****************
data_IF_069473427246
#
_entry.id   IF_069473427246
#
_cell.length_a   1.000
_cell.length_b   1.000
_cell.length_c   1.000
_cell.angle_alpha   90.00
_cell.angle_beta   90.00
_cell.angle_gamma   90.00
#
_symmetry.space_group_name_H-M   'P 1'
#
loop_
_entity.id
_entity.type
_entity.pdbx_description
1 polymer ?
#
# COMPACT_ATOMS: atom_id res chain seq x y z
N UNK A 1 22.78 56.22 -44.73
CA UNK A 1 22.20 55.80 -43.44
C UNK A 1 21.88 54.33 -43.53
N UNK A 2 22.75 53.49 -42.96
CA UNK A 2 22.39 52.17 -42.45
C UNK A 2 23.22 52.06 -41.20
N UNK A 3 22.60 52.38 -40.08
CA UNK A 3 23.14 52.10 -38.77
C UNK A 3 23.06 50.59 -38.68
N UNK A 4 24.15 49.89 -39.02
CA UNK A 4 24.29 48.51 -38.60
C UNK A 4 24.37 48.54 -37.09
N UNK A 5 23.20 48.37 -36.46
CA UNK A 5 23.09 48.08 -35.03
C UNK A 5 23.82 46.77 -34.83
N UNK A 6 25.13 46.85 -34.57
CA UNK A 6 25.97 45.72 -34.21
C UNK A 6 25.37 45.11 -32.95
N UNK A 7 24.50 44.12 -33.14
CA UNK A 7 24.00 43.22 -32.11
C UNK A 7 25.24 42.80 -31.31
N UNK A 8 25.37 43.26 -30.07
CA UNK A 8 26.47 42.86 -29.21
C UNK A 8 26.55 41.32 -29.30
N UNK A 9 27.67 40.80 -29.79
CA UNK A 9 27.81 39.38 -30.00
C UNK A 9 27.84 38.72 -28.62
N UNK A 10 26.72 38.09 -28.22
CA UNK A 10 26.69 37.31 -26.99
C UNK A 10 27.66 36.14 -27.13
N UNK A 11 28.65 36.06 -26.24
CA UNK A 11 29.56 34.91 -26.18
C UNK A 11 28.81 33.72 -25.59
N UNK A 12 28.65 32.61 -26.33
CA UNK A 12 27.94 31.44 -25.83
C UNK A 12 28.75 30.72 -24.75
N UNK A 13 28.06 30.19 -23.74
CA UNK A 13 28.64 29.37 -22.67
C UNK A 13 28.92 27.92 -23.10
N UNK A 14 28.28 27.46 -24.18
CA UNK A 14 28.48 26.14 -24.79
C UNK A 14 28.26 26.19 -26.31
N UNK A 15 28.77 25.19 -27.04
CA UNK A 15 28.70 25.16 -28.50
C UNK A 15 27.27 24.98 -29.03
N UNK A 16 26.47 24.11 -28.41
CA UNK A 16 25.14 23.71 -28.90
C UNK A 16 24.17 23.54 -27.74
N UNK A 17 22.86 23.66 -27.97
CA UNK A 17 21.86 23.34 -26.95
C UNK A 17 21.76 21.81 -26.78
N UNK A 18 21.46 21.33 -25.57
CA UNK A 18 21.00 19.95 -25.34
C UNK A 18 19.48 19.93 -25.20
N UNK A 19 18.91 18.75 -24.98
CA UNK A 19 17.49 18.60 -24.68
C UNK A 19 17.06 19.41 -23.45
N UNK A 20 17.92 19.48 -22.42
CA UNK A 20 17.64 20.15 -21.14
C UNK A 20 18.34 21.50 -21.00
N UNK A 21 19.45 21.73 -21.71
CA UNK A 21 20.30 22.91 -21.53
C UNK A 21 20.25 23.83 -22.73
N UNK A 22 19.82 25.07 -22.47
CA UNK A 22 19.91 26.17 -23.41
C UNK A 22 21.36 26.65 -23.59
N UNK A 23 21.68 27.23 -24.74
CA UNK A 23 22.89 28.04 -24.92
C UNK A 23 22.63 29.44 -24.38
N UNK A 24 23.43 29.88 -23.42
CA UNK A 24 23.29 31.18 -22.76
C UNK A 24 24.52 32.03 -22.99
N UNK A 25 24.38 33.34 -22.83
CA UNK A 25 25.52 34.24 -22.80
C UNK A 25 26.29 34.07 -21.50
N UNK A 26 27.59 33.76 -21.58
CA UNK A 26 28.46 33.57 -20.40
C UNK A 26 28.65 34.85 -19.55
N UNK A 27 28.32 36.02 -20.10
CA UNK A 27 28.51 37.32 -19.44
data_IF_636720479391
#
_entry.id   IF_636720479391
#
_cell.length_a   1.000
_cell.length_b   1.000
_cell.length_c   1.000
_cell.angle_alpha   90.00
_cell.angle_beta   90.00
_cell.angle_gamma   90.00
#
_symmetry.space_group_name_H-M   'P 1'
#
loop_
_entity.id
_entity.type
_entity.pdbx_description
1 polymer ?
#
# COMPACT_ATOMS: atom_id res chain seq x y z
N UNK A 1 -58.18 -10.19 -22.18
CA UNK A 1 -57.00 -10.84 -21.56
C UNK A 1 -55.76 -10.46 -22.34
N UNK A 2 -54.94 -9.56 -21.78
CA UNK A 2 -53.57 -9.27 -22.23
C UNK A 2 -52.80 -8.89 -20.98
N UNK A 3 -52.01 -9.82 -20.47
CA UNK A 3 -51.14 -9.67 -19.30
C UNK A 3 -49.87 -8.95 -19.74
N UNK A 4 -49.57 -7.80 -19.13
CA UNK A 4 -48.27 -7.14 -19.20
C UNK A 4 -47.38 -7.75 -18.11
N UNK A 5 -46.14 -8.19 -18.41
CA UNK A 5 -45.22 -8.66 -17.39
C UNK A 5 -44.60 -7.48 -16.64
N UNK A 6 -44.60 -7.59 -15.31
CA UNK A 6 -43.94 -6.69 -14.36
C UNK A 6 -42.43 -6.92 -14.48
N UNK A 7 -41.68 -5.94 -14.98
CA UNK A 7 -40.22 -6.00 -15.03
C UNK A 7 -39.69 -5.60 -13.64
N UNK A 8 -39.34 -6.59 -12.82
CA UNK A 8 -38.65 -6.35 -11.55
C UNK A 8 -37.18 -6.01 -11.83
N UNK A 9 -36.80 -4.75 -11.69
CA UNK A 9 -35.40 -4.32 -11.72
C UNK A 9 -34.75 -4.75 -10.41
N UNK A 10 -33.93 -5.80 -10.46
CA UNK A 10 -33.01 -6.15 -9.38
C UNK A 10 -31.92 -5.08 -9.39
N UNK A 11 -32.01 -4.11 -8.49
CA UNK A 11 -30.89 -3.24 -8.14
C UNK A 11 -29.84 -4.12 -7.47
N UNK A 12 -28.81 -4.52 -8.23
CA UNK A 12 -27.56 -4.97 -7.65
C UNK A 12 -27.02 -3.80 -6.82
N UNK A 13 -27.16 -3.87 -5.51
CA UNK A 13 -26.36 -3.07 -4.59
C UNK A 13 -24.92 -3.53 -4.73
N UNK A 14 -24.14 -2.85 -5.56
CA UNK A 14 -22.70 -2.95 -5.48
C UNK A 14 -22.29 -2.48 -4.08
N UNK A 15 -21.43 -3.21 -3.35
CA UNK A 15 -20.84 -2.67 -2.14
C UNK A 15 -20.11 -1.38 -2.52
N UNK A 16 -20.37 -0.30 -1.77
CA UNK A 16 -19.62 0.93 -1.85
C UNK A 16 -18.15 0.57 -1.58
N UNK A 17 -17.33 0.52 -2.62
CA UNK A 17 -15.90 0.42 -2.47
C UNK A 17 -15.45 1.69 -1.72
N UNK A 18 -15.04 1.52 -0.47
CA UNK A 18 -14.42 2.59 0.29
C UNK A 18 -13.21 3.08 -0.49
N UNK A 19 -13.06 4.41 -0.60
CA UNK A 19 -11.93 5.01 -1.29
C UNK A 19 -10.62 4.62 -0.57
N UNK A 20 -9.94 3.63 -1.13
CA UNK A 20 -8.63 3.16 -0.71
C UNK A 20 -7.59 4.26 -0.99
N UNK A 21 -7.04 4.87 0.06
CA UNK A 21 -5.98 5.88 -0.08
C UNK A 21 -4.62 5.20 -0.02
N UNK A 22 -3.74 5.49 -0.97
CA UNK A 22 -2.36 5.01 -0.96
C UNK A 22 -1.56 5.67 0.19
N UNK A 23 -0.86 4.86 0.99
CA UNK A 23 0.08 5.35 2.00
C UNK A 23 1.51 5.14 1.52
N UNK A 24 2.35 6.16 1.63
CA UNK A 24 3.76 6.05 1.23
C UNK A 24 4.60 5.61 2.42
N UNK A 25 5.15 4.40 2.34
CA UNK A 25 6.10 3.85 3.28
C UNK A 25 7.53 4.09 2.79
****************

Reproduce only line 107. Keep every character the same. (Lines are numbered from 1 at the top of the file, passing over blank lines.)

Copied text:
_cell.length_c   1.000